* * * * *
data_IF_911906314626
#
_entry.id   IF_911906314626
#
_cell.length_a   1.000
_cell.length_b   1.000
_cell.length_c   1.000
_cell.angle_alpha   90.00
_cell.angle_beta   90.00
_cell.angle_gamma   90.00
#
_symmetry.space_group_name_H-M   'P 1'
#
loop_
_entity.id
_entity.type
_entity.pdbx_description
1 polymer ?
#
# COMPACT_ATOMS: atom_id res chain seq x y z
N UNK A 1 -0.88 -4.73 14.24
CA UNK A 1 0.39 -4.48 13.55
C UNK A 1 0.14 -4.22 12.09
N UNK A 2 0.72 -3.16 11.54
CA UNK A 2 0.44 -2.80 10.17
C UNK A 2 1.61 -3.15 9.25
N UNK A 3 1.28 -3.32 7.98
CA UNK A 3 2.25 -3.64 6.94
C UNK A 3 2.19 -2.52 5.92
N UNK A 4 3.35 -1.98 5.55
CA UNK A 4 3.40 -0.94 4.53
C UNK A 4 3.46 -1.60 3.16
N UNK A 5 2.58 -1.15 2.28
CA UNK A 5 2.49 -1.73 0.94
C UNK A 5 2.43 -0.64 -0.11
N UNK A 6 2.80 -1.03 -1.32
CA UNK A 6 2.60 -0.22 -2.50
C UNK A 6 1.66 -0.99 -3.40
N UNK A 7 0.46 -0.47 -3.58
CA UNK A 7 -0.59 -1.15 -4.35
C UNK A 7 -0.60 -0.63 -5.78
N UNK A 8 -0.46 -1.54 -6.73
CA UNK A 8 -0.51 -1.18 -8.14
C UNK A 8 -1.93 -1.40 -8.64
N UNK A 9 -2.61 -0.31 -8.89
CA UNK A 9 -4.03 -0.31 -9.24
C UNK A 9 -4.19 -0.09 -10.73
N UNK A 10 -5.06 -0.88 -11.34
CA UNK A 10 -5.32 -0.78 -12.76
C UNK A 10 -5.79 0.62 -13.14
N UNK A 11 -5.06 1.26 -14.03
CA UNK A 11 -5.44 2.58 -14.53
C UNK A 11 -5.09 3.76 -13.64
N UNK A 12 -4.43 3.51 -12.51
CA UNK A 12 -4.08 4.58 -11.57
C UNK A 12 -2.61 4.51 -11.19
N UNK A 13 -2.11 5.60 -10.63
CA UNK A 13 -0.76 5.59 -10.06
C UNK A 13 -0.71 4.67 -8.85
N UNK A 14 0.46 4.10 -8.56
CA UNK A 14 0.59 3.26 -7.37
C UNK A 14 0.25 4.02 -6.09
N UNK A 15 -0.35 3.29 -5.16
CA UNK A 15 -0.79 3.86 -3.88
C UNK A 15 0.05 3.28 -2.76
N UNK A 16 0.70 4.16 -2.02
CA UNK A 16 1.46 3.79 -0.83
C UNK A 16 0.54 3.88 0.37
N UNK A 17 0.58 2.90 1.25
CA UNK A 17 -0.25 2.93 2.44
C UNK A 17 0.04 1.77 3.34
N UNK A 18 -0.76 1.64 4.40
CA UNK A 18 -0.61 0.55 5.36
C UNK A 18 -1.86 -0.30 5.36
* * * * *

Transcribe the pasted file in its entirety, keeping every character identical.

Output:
data_IF_911906314626
#
_entry.id   IF_911906314626
#
_cell.length_a   1.000
_cell.length_b   1.000
_cell.length_c   1.000
_cell.angle_alpha   90.00
_cell.angle_beta   90.00
_cell.angle_gamma   90.00
#
_symmetry.space_group_name_H-M   'P 1'
#
loop_
_entity.id
_entity.type
_entity.pdbx_description
1 polymer ?
#
# COMPACT_ATOMS: atom_id res chain seq x y z
N UNK A 1 -0.88 -4.73 14.24
CA UNK A 1 0.39 -4.48 13.55
C UNK A 1 0.14 -4.22 12.09
N UNK A 2 0.72 -3.16 11.54
CA UNK A 2 0.44 -2.80 10.17
C UNK A 2 1.61 -3.15 9.25
N UNK A 3 1.28 -3.32 7.98
CA UNK A 3 2.25 -3.64 6.94
C UNK A 3 2.19 -2.52 5.92
N UNK A 4 3.35 -1.98 5.55
CA UNK A 4 3.40 -0.94 4.53
C UNK A 4 3.46 -1.60 3.16
N UNK A 5 2.58 -1.15 2.28
CA UNK A 5 2.49 -1.73 0.94
C UNK A 5 2.43 -0.64 -0.11
N UNK A 6 2.80 -1.03 -1.32
CA UNK A 6 2.60 -0.22 -2.50
C UNK A 6 1.66 -0.99 -3.40
N UNK A 7 0.46 -0.47 -3.58
CA UNK A 7 -0.59 -1.15 -4.35
C UNK A 7 -0.60 -0.63 -5.78
N UNK A 8 -0.46 -1.54 -6.73
CA UNK A 8 -0.51 -1.18 -8.14
C UNK A 8 -1.93 -1.40 -8.64
N UNK A 9 -2.61 -0.31 -8.89
CA UNK A 9 -4.03 -0.31 -9.24
C UNK A 9 -4.19 -0.09 -10.73
N UNK A 10 -5.06 -0.88 -11.34
CA UNK A 10 -5.32 -0.78 -12.76
C UNK A 10 -5.79 0.62 -13.14
N UNK A 11 -5.06 1.26 -14.03
CA UNK A 11 -5.44 2.58 -14.53
C UNK A 11 -5.09 3.76 -13.64
N UNK A 12 -4.43 3.51 -12.51
CA UNK A 12 -4.08 4.58 -11.57
C UNK A 12 -2.61 4.51 -11.19
N UNK A 13 -2.11 5.60 -10.63
CA UNK A 13 -0.76 5.59 -10.06
C UNK A 13 -0.71 4.67 -8.85
N UNK A 14 0.46 4.10 -8.56
CA UNK A 14 0.59 3.26 -7.37
C UNK A 14 0.25 4.02 -6.09
N UNK A 15 -0.35 3.29 -5.16
CA UNK A 15 -0.79 3.86 -3.88
C UNK A 15 0.05 3.28 -2.76
N UNK A 16 0.70 4.16 -2.02
CA UNK A 16 1.46 3.79 -0.83
C UNK A 16 0.54 3.88 0.37
N UNK A 17 0.58 2.90 1.25
CA UNK A 17 -0.25 2.93 2.44
C UNK A 17 0.04 1.77 3.34
N UNK A 18 -0.76 1.64 4.40
CA UNK A 18 -0.61 0.55 5.36
C UNK A 18 -1.86 -0.30 5.36